The ARKK fund does not track an established index like the S&P 500. Instead ARKK tracks their own select portfolio of U.S stocks that specialize on innovating upon established and stagnant markets/sectors.

Simply explained ARKK finds U.S stocks that have new technology that has a good chance of destabilizing large companies. During the 2020 pandemic this method of investing worked and ARKK returned a massive 350%.

Since ARKK is actively managed positions are bought and sold daily. This means that every day ARKK is rebalanced to fit their own portfolio.

Inversed Leveraged ETF’s

We need to talk about the red headed step child of ETF’s…the Inversed Leveraged ETF.

These ETF’s seek to short an index. Shorting is a complex method of investing where you bet that the stock will go down. Thus you make money when the price of a stock decreases. For a full rundown on shorting check out this post.

Shorting a Stock Explained: Making Money When the Stock Goes Down.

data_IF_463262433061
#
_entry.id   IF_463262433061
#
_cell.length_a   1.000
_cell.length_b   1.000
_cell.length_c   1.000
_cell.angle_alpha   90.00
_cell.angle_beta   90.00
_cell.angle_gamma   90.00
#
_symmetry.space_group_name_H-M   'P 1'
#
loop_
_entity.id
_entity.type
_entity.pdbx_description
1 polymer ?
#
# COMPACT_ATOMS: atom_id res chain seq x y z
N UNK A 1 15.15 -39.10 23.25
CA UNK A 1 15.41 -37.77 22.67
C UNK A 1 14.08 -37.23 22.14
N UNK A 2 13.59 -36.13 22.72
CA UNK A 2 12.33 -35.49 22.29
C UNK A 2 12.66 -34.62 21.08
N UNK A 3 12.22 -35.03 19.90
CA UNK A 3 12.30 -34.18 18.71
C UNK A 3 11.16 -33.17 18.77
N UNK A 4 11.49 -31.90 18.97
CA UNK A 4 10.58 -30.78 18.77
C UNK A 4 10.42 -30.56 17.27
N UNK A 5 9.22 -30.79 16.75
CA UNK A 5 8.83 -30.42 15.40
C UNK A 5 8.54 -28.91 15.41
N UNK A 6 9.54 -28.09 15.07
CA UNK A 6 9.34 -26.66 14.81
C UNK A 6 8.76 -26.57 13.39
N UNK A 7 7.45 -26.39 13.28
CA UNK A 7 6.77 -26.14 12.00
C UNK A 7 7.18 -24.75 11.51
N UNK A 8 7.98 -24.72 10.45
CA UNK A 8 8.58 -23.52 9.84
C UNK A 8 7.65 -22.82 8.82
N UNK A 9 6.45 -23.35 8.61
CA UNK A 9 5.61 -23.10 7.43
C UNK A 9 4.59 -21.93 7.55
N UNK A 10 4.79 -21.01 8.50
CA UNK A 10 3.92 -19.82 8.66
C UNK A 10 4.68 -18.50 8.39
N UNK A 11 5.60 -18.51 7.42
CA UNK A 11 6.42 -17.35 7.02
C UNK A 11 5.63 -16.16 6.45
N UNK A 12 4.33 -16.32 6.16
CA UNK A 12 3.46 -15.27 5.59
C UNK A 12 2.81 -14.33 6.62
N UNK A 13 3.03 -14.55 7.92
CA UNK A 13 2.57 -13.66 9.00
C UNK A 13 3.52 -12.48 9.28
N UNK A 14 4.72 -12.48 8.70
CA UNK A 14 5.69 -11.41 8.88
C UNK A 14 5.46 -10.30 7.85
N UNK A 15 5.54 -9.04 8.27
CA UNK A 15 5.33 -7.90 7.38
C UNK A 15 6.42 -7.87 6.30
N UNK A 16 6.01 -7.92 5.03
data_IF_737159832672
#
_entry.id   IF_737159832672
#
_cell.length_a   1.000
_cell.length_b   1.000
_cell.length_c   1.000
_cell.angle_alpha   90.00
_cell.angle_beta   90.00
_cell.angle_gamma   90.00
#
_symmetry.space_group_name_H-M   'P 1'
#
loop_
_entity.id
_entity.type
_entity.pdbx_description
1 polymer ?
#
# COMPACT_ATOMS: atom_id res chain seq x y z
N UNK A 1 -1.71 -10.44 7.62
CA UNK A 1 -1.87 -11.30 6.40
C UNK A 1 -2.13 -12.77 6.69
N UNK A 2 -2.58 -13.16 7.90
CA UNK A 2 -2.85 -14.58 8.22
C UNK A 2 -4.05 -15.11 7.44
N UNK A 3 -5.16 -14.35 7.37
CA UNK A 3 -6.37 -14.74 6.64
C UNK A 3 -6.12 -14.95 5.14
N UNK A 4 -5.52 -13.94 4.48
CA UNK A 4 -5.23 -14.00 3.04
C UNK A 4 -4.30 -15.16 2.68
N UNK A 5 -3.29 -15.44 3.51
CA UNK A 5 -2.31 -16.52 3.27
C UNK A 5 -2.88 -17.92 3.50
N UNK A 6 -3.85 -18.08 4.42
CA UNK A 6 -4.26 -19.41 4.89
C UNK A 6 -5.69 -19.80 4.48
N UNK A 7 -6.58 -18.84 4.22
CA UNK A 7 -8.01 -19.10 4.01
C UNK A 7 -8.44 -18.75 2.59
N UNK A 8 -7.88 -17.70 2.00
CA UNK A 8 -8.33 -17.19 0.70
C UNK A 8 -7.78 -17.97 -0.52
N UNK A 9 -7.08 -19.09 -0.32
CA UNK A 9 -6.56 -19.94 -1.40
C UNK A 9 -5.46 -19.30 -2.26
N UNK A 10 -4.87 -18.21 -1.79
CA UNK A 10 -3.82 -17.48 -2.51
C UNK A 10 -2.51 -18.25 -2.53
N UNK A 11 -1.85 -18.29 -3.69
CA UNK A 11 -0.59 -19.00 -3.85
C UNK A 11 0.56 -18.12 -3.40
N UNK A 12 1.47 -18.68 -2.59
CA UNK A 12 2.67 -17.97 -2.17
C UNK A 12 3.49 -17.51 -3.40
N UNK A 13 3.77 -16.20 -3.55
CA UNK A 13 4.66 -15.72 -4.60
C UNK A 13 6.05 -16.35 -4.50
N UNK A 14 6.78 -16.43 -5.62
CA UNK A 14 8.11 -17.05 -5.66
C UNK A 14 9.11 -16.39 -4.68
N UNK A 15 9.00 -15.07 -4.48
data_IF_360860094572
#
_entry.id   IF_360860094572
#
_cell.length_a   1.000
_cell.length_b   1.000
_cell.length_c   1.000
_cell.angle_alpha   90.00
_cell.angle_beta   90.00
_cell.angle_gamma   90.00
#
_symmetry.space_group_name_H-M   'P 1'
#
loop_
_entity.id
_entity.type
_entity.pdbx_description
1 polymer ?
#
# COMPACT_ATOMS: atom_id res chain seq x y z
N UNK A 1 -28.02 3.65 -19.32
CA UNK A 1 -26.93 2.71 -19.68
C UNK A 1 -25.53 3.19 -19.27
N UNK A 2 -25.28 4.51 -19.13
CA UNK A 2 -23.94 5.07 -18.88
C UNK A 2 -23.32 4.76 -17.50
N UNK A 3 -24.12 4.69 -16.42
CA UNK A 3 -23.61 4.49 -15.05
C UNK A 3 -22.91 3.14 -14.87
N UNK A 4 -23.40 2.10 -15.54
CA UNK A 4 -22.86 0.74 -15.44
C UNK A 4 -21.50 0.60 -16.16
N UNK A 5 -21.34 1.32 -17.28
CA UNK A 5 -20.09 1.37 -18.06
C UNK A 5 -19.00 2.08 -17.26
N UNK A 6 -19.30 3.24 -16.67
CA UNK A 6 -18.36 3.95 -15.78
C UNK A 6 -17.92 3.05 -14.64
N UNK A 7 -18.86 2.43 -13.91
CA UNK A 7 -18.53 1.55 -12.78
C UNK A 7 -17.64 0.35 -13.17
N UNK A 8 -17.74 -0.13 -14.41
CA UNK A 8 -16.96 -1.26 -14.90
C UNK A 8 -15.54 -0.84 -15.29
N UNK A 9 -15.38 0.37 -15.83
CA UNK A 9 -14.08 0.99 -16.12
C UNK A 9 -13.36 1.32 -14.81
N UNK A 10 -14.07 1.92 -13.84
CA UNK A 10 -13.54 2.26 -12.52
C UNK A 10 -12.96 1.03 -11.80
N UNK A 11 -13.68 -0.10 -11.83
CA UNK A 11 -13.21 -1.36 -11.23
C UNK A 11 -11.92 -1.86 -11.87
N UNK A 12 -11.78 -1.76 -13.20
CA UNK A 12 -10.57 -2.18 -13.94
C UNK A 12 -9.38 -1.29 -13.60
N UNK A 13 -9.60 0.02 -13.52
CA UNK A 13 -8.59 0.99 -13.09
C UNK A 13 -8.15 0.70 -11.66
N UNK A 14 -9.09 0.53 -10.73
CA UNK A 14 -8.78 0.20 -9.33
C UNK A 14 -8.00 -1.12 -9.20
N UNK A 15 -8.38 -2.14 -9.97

These inverse leveraged ETF’s short large indexes. As such when there is a recession or economic collapse these ETF’s will rise in price.

The only problem is that these ETF’s are rebalanced daily while they are also short. This means that over time your position is worth less and less. As such holding these ETF’s for any extended period of time is a bad idea.

Its much better to invest in these ETF’s when the market starts to collapse.

How to Make Money off an ETF Rebalancing.

There are two ways to make money off ETF’s rebalancing; pursuing actively managed investments, and investing before passively managed additions.

Pursuing Actively Managed Investments

Actively managed funds such as ARKK have to publish their holdings. As such you can figure out what the ETF manager’s idea of a good investment is.

The ARKK fund for example invests in innovation on the U.S market. They heavily look at U.S growth rates within a sector as an indication of a good investment. As such if you find a stock that has positioned itself to profit off U.S consumer growth you can invest before ARKK gets in.

A good example of a stock that got invested in by ARKK is Coinbase (COIN). For a full rundown on why COIN got added and its growth potential see the following post.

Coinbase (COIN) stock analysis: Why you need to buy Coinbase Global.

In July of 2021 ARKK announced that they invested heavily in Coinbase. This resulted in a gradual increase in their stock price driven by retail investor interest.